Leslie Brothers attached electrodes to the brain of a monkey which was watching videotapes of the face of another monkey. She found neurons selectively responsive to the other monkey’s facial expression of emotions. An identical behavior is found in human infants where the selectively repond to expressions on adult faces.
A child invariably stares longer at an object that you drop out of your hand, but does not fall down. Somehow, it knows that all objects are supposed to fall to the ground - gravity. We all are prejudiced even before birth, that the light (sunlight) always comes from the top, which is why the same shaded-circle appears bulged when seen at an angle & depressed when seen upside-down.
All these support Darwin's view that emotional & cognitive behaviors are remnants of actions that were functional in evolutionary history. Since the feeling of self-awareness & consciousness is invariably linked with emotions, this suggests that the notion of Self itself might be an evolutionary functionality.
On the other hand, William James held that emotions are internal perceptions of physiological processes in our own bodies — tense facial muscles, sweaty palms, and especially the effects of the autonomic nervous system, such as a pounding heart, faster breathing, and higher blood pressure. Recent works on Somatic Theory by Antonio Damascio also strongly uphold this view. This seems to suggest a bodily (somatic) source for Self.
In a very different plane, Donald Griffin has studied the mental abilities of insects and animals. He associates consciousness with complex and novel behavior in changing or unfamiliar circumstances. For instance, Bees can communicate the direction and distance of food sources and can distinguish between water, nectar, and a possible hive site; they do their waggle dance only when other bees are around, but they have limited ability to modify their behavior in new circumstances. African Grey Parrots can talk excellently but they fail to comprehend the meaning of Self. They often refer to themseves in third person saying - "Polly needs water" instead of saying "I need water". Some apes can recognize parts of their body in a mirror & even communicate to some extent symbolically & even with the use of sounds. But their communicative abilities are greatly dwarfed in front of that found in humans to reveal anything more than evolutionary impressions of Self.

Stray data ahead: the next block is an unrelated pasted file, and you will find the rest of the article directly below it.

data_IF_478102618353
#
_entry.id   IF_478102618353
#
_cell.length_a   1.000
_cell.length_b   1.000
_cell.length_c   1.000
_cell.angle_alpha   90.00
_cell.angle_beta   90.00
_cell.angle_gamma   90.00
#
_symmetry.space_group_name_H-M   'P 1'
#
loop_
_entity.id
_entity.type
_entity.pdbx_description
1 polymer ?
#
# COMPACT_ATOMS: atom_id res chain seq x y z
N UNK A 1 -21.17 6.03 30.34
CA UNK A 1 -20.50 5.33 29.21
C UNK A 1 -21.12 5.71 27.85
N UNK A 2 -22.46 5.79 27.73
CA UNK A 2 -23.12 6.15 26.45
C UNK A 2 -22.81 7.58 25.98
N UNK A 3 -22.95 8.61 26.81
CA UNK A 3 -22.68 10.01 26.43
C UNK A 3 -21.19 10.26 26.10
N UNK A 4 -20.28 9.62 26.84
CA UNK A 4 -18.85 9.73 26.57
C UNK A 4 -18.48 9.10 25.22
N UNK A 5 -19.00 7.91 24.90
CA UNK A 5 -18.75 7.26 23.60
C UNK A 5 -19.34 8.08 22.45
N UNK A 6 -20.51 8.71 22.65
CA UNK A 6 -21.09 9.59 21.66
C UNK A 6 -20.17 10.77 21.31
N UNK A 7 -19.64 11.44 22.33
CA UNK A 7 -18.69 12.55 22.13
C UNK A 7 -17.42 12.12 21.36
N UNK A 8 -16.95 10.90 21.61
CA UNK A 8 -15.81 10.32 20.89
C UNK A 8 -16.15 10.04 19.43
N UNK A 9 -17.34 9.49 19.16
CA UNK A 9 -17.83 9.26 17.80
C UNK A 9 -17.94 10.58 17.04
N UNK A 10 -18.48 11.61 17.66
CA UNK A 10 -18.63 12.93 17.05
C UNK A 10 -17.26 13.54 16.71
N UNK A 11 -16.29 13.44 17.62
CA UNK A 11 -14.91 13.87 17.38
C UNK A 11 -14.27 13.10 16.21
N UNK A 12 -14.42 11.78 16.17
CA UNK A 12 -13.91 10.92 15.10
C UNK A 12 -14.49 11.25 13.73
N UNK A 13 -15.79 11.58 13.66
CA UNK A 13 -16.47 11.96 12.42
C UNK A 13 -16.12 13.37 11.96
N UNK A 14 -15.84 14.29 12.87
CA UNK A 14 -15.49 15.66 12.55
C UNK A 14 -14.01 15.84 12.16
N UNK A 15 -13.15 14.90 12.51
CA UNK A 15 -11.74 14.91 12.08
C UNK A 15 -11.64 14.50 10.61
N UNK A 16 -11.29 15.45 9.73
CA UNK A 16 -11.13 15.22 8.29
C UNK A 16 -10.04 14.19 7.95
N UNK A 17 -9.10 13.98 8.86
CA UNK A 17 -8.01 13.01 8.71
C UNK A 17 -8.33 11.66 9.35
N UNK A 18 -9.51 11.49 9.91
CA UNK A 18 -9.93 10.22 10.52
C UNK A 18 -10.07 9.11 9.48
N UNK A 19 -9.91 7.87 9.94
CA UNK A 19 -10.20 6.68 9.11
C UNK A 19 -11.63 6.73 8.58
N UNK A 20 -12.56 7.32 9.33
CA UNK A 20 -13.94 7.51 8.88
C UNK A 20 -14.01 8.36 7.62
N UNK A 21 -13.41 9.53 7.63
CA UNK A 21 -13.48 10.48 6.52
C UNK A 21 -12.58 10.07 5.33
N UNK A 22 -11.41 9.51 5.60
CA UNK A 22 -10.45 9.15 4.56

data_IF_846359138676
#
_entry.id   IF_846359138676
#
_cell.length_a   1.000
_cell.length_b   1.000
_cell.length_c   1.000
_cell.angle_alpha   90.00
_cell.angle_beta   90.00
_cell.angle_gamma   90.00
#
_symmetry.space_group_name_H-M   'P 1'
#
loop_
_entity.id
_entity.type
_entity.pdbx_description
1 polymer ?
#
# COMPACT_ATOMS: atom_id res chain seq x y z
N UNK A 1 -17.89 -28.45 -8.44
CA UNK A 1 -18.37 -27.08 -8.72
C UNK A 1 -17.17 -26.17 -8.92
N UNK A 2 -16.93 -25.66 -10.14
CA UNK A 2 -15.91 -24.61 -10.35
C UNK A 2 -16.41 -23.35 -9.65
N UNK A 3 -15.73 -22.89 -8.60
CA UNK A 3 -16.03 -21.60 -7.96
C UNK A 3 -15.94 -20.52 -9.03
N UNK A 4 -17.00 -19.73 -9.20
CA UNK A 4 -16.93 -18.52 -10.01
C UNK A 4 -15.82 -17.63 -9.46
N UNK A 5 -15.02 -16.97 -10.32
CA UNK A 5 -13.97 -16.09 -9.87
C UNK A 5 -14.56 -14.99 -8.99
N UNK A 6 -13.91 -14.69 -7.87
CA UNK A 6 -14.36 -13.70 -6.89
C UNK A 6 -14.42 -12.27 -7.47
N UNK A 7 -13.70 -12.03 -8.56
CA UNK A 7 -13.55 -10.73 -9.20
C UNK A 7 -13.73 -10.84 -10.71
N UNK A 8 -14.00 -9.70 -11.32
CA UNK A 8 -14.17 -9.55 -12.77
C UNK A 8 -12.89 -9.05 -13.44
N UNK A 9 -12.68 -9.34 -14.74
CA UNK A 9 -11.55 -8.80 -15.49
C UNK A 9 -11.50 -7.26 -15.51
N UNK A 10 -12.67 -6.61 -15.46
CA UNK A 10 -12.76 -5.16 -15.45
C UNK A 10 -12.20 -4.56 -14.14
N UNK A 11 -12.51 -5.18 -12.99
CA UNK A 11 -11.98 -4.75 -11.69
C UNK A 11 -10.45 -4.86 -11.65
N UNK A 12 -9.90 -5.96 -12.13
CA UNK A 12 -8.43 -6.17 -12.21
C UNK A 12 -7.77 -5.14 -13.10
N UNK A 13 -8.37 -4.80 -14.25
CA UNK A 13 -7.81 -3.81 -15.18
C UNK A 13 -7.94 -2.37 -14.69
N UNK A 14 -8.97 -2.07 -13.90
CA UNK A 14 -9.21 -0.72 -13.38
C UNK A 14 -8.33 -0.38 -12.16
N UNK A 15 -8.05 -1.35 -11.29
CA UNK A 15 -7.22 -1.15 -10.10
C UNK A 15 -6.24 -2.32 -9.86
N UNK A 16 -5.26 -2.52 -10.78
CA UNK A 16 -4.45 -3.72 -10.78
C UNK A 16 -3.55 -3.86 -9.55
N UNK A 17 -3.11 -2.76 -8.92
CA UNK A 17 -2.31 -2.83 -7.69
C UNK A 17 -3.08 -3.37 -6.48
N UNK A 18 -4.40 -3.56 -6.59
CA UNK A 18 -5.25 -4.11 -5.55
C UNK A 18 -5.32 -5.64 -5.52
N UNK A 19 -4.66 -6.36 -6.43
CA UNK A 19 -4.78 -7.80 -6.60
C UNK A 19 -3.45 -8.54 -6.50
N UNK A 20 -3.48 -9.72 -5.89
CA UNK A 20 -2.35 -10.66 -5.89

But works of Griffin & others bring out a curious observation - the notion of Self began to emerge only after organisms started to indulge in a social life. Greater the complexity of social interactions & social needs, the more expressed the recognition of self & our feelings towards it.
Though there are many such alternate views to view the source of emotions, self & consciousness, they don't seem to be in contradiction with each other. They just seem to be talking about the same source, seen from different angles. Will all the views converge? Can there be a unified theory for defining everything that is human?